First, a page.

In the area, there is Angkor Wat and many other temples and stupas. We decided to head towards Ta Prohm first. This is where the movie Tomb Raider was filmed, and we assumed that it would be mobbed during the day. Biking there seemed to take forever. My legs were already tired from my rented bike that was stuck in 4th gear, and by 7:30 AM, it had already reached 90 degrees. Luckily, this temple was well worth it. We were smart about going early, as Ta Prohm was nearly empty. Ta Prohm is undergoing restoration, as is Angkor Wat and many other temples, but it was still amazing. We got to walk through the tombs and see all of the impressive work from so long ago. We also ran into so many cute Cambodian kids. No wonder what Angelina Jolie made all that fuss about.
Back on our bikes we went, stopping at smaller temples along the way to Bayon. Bayon was my favorite temple. I’d say it has a lot of character, mostly because of the faces staring at you from the carved stone. As impressive as it was, we spent a small amount of time there, due to our patience with tourists running low and the sun testing our hunger and exhaustion.
We saved Angkor Wat for last. We were told to save the inside of Angkor Wat for last because it is the most extraordinary of all the temples. Well, it was, but I do not recommend saving it for the end. Brittany and I were so hot, hungry, sunburned, and exhausted at this point that we almost decided to not even go inside. But, we were there and felt that we would regret it if we didn’t at least snap a few pictures. So, amongst all of the excited and mesmerized tourists, we climbed the steps and briefly went in. It was beautiful for sure, but I would have appreciated it much more if it was cooler than 105.
After, we still needed to bike back to the city, which was painful just thinking about. I don’t think I have been that cranky in all of my bad travel situations in Thailand. I think Brittany saw me mad for the first time even. So sorry!! Hot and tired is not a good look for me.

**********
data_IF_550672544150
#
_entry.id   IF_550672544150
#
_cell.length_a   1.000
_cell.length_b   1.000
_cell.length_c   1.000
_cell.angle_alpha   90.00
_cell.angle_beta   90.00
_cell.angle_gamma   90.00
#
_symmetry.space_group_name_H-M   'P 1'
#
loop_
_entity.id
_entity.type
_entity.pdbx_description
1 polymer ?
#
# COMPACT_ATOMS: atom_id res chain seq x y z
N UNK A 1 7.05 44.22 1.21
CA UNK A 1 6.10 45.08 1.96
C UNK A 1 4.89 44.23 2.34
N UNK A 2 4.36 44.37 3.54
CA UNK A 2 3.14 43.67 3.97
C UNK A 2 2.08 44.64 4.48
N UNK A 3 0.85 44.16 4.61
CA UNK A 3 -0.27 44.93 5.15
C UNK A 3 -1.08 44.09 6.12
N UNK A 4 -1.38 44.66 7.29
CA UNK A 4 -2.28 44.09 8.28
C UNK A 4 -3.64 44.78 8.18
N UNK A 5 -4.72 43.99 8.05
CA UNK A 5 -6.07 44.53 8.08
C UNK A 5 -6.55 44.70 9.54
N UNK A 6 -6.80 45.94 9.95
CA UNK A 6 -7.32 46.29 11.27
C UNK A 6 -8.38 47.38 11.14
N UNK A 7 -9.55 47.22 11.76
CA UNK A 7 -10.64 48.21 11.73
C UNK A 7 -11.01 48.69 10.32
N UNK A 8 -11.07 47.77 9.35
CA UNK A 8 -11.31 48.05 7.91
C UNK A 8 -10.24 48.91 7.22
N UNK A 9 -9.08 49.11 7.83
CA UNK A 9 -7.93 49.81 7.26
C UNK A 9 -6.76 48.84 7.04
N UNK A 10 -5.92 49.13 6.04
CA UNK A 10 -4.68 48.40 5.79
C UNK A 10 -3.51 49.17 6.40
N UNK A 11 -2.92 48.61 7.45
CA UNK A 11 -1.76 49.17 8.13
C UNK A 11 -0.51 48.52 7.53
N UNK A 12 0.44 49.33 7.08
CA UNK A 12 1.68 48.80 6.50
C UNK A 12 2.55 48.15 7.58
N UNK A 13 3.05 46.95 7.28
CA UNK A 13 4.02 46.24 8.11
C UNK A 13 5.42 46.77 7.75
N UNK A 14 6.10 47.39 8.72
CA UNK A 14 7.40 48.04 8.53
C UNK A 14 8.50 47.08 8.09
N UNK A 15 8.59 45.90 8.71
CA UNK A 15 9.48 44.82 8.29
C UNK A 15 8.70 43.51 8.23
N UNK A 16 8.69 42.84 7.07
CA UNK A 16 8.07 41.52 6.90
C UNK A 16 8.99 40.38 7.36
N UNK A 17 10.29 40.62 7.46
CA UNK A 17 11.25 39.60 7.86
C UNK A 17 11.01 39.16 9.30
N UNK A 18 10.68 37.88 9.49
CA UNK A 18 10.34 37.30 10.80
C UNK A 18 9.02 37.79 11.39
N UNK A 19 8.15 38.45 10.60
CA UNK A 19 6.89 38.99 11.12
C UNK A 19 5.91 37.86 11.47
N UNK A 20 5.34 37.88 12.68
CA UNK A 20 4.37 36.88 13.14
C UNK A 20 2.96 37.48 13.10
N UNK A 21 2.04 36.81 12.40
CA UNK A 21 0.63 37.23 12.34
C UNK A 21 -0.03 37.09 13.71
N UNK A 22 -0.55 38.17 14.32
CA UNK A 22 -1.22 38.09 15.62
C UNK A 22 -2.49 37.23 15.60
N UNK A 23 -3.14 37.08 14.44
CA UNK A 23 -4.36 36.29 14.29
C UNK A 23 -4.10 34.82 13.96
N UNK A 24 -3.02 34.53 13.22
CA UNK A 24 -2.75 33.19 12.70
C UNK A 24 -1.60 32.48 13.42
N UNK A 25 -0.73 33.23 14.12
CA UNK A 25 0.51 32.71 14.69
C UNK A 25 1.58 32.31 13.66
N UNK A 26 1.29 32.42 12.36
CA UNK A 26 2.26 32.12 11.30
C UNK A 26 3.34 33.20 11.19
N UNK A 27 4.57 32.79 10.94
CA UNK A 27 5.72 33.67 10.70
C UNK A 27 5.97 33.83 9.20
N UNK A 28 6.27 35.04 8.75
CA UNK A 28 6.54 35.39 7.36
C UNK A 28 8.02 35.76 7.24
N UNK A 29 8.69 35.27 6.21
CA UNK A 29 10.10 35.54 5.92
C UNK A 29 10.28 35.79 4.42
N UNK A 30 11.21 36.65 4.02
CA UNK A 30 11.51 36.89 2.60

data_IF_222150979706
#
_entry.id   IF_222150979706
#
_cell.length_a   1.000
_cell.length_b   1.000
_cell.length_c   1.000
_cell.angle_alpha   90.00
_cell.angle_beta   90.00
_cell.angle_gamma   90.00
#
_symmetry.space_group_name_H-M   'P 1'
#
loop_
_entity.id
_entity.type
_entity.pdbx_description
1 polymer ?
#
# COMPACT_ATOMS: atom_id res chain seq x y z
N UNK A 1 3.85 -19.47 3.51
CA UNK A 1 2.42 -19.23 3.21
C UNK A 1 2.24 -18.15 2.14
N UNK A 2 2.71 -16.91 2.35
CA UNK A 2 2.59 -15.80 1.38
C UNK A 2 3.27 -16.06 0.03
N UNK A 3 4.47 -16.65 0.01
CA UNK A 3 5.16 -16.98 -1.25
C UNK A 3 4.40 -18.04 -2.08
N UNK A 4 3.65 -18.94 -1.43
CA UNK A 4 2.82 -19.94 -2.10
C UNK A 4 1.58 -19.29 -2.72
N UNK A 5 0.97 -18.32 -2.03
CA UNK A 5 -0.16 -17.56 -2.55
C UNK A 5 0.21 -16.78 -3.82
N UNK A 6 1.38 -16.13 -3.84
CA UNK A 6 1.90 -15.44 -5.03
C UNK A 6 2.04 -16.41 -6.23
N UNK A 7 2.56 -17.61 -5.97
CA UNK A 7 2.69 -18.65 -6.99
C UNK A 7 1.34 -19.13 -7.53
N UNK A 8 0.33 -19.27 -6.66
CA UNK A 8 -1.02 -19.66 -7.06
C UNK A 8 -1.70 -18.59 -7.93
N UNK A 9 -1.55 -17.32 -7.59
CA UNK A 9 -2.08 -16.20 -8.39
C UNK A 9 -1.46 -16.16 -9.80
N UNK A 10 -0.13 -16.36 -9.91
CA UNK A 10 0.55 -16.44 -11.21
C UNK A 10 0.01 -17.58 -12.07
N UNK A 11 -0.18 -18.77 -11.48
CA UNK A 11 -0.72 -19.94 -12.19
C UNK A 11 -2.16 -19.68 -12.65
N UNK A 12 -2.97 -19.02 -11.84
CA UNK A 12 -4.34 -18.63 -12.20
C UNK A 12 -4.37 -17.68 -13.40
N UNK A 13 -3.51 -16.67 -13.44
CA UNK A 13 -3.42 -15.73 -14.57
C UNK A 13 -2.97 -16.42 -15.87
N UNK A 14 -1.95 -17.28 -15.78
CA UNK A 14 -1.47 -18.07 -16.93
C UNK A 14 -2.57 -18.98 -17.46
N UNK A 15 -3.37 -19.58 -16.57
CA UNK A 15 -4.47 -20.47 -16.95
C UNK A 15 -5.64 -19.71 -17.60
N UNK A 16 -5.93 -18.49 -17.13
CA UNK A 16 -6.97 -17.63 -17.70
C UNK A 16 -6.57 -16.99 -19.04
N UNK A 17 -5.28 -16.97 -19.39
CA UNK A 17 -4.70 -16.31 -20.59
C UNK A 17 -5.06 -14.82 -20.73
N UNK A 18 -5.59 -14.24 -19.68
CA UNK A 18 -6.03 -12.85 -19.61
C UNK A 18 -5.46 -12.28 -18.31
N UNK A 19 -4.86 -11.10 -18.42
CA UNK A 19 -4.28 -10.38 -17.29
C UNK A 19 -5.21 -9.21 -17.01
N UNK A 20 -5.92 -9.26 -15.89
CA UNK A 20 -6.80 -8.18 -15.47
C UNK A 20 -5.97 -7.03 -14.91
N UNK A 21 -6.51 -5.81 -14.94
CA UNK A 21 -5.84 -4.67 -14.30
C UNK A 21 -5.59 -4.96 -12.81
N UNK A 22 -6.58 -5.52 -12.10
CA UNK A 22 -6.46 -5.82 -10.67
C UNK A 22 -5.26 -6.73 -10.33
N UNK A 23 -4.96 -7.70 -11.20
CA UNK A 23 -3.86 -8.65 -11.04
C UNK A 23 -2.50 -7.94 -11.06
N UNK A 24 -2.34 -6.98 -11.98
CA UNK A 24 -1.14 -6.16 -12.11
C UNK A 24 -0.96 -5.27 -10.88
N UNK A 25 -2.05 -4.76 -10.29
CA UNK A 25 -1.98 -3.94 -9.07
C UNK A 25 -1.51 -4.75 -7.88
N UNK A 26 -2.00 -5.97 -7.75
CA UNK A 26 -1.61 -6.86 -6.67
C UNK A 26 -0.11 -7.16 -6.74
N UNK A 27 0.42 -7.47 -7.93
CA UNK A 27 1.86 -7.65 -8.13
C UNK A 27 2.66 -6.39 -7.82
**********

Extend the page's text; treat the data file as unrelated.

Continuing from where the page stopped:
We went to the air conditioned haven of the Blue Pumpkin. We heard rave reviews and went in to refuel. Who knew how much AC, wifi, and an iced latte could turn your day around! The food was spot on as well. I had a huge chicken pita that had zucchini and HUMMUS!!! Two things that I have missed so so much from home. I became a much happier camper.
At the dorm, we showered, read, and napped in the comfort of the AC. We eventually made it out to Pub Street, which is lit up and closed off to cars at night. We got 'dressed up' and I even put mousse in my hair. This was all for nothing though, as these restaurants are all open with only fans. Even at 8 PM it was still 90 degrees. After discussing our budget, we responsibly decided that staying out was not really an option (nor will it ever really be), and we called it a night.
Our last day in Siem Reap was very low key. I met Brit at Sister Srey Café, where I had the most amazing breakfast: Pancakes stuffed with dragon fruit, watermelon, and caramelized bananas. Oh, and a scoop of vanilla ice cream of course. It is the cutest place, and a portion of all bills go to an education program in Siem Reap. We did some reading there, and I finished To Kill a Mockingbird. The café happened to have a book swap upstairs. So, being a good backpacker, I left To Kill a Mockingbird behind and adopted a Jodi Picoult book. This saved me from spending $14 on a new book, and I hope to be able to do this anytime I need a new read! We checked out of the hostel at 12, but the hostel let us keep our bags in storage since our bus wasn't until 7 PM. We found another place to sit and do some writing. At Café Central, we found a bucket of French fries and the manager Mike, from Canada. He had volunteered in Cambodia for nine months and liked it so much he decided to stay. He spent over two months on Koh Rong, which is our next stop, so he wrote down some things for us to do and some people to ask for!
I’d say we started off on a great note. So far, no travel glitches, an amazing and very helpful hostel, and new sights to add to the list. Off to Koh Rong we go!